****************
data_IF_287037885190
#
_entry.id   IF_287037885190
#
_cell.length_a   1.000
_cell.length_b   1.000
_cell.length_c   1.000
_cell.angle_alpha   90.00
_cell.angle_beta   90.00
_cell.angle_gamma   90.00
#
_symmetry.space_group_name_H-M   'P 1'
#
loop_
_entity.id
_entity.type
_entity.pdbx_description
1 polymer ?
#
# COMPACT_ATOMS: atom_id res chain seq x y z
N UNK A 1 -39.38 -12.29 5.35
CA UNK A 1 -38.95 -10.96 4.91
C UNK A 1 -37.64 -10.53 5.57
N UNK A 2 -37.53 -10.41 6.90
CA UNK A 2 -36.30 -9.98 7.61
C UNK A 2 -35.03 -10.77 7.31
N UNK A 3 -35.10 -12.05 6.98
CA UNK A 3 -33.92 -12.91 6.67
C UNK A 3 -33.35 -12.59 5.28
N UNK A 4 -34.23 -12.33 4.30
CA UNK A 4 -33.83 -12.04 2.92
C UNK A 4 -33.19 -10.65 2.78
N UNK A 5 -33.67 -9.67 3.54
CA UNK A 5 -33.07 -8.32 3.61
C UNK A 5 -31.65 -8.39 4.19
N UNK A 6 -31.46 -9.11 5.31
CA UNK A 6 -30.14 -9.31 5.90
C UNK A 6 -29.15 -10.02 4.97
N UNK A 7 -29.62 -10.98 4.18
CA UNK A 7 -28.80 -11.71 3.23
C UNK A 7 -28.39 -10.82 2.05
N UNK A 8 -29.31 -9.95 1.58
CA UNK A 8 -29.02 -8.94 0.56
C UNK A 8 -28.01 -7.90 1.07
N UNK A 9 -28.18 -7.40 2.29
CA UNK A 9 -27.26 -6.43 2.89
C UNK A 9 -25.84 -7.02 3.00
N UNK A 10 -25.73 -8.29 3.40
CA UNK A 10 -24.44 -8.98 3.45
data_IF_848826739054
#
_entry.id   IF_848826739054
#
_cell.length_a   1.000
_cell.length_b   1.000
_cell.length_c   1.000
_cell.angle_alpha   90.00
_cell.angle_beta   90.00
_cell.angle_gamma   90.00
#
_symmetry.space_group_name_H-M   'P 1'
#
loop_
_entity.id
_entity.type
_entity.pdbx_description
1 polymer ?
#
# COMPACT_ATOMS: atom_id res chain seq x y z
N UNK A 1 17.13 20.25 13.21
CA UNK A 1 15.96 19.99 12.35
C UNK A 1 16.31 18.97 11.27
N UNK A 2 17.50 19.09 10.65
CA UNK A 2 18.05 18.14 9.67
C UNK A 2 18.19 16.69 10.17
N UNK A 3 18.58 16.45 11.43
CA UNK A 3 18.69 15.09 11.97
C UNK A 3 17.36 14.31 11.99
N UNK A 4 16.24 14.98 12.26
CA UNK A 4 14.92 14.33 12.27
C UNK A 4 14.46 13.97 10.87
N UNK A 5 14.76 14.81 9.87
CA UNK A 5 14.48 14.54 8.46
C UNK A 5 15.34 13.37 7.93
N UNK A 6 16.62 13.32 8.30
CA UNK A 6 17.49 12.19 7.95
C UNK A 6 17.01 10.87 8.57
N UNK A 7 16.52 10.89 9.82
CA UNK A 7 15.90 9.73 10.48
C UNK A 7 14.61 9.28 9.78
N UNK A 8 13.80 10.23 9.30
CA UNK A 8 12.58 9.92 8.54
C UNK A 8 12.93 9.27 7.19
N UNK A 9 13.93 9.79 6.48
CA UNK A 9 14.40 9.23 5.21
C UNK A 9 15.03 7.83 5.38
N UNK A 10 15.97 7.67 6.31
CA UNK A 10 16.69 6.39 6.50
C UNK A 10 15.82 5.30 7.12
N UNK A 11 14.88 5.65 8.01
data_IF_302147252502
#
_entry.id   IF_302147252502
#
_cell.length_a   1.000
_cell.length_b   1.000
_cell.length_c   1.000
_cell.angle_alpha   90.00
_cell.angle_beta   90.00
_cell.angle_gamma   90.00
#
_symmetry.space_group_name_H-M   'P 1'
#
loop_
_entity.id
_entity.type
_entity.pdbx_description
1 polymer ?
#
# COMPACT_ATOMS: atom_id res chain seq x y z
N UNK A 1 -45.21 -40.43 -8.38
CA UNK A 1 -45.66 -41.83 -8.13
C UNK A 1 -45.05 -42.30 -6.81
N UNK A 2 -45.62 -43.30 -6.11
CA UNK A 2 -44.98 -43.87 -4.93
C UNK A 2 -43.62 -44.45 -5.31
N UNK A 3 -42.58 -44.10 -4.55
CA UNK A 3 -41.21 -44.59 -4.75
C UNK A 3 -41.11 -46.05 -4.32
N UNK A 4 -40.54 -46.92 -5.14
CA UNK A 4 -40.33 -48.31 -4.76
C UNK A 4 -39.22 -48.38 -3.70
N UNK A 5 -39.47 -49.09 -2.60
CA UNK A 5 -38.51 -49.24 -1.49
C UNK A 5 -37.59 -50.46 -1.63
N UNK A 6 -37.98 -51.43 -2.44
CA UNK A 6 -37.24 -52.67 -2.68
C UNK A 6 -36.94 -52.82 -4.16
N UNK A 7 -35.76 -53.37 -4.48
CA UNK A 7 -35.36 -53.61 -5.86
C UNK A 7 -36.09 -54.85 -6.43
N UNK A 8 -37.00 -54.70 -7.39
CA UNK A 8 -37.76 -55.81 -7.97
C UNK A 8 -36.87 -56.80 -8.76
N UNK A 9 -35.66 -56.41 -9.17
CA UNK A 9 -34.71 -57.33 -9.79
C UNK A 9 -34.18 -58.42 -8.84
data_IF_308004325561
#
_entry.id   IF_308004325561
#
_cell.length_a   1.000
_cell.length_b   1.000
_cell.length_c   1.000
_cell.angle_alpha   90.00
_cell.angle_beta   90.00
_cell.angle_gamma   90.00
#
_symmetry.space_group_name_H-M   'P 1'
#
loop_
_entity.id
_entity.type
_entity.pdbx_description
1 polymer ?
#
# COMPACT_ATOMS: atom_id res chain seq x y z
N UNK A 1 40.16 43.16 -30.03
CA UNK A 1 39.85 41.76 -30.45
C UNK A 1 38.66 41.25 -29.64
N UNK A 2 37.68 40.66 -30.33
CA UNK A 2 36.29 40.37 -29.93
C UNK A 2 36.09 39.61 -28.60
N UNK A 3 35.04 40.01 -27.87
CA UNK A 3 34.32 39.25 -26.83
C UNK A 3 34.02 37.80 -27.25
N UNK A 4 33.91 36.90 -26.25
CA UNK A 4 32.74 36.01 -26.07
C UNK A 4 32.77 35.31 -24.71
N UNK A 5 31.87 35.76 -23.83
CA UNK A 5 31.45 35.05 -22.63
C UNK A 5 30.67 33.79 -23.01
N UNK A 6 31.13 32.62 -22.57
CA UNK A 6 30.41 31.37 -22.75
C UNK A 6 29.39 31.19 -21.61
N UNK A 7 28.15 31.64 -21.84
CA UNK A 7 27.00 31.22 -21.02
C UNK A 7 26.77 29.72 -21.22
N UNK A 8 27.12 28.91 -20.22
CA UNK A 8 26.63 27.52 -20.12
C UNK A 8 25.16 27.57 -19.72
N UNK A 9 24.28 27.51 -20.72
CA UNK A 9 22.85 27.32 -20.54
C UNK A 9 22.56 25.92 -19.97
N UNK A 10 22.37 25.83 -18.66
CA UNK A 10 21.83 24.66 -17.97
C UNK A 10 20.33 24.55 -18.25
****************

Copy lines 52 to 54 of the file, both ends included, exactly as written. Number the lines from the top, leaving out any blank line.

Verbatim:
_entry.id   IF_848826739054
#
_cell.length_a   1.000